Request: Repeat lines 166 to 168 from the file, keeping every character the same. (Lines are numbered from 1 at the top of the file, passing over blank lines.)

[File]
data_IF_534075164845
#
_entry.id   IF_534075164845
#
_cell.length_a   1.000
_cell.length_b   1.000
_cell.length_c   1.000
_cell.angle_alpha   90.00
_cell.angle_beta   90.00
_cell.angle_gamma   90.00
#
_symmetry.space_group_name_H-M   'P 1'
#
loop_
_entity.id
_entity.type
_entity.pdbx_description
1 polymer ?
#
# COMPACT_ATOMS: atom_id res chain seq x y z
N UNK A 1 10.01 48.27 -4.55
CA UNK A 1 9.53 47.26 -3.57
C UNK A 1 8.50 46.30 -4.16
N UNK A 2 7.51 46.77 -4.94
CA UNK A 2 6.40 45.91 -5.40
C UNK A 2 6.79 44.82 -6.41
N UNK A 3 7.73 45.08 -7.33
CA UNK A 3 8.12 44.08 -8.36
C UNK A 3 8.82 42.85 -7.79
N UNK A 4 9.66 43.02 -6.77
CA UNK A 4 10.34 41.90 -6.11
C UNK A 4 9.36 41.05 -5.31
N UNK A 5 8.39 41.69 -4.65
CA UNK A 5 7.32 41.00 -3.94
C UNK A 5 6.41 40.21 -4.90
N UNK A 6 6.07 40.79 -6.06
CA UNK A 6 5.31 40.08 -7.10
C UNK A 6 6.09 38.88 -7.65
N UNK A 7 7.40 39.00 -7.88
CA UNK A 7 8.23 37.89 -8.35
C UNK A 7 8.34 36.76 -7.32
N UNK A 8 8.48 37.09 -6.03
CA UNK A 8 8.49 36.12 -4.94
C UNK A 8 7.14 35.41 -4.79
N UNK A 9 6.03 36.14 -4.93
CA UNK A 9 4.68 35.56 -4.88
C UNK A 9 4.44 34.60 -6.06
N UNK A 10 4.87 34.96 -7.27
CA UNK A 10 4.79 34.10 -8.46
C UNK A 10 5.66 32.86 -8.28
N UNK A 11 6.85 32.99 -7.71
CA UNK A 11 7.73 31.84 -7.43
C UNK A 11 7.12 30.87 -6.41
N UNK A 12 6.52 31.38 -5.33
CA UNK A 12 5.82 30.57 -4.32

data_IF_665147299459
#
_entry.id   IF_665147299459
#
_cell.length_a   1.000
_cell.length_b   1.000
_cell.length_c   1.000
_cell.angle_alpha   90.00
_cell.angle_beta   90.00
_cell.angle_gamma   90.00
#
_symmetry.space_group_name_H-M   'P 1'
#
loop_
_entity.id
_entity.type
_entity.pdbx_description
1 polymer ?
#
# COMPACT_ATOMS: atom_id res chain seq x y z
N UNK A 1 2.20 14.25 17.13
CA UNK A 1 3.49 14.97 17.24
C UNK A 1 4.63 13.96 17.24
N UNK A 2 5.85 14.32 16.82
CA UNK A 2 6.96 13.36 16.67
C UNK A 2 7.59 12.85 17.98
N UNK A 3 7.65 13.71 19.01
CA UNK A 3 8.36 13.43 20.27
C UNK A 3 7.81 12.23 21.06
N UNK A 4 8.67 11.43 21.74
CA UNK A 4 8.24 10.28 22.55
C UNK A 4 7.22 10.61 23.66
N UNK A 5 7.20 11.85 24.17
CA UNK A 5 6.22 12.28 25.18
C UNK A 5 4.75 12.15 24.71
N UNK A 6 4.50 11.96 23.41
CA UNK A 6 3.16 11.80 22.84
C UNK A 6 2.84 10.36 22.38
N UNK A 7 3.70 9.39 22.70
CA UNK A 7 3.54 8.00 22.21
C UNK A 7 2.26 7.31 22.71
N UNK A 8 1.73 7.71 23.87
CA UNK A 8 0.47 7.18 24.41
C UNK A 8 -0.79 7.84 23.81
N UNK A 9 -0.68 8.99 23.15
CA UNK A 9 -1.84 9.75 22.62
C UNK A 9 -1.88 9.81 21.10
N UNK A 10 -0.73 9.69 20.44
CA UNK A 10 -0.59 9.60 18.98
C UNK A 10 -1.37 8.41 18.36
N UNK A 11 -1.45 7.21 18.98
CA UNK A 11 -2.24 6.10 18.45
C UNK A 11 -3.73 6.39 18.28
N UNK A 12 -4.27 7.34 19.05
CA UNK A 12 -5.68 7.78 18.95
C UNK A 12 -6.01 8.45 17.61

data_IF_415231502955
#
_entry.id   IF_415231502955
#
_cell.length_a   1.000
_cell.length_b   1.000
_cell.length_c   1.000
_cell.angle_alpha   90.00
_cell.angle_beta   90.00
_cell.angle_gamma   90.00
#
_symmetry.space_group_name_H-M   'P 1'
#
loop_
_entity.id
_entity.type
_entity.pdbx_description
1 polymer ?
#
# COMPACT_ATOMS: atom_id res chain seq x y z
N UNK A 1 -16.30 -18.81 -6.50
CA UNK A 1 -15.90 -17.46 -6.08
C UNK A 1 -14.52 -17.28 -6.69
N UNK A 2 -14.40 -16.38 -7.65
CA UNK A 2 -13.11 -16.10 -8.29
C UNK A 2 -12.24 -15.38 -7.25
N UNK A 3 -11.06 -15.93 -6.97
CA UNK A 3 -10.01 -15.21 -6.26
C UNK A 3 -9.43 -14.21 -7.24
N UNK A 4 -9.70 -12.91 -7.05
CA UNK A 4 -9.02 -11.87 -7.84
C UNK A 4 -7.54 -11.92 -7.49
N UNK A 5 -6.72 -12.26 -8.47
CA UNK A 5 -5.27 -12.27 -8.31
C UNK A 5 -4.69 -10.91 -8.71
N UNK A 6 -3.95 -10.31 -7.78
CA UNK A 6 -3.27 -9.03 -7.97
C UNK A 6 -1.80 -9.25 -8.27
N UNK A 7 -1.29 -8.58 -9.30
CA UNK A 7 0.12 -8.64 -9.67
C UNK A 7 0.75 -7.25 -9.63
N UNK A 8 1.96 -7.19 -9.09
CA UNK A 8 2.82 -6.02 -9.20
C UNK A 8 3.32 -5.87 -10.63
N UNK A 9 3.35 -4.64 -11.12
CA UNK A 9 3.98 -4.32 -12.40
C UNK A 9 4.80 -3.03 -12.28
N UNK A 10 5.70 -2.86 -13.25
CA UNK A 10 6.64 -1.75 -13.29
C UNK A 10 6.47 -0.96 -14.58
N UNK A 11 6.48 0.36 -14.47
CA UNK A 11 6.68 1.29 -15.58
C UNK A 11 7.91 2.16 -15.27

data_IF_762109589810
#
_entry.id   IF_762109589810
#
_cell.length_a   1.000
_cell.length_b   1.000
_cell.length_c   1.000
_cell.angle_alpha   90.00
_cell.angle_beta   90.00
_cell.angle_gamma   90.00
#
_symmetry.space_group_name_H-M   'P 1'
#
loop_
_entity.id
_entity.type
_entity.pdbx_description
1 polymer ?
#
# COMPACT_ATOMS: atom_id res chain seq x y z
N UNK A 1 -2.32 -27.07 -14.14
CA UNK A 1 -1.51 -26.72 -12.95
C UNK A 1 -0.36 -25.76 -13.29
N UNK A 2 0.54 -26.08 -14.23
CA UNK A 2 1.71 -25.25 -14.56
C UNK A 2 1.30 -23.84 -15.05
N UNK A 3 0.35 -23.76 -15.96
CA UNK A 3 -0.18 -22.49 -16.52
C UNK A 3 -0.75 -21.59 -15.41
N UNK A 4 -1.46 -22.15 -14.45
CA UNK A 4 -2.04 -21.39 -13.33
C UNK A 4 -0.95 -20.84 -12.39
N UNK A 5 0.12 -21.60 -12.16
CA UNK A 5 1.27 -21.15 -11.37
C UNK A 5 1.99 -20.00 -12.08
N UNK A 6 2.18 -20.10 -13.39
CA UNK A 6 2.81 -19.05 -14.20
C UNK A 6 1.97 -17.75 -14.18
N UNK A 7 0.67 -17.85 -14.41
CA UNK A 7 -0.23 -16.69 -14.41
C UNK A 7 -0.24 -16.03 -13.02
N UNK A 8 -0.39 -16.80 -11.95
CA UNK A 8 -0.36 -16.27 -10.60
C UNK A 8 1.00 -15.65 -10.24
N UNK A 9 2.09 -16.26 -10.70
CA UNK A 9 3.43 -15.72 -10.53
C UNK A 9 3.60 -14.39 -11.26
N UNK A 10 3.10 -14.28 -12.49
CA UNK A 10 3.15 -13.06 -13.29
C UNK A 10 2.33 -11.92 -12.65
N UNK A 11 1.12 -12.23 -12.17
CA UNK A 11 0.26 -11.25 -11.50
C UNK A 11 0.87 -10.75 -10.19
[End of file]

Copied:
#
_entry.id   IF_762109589810
#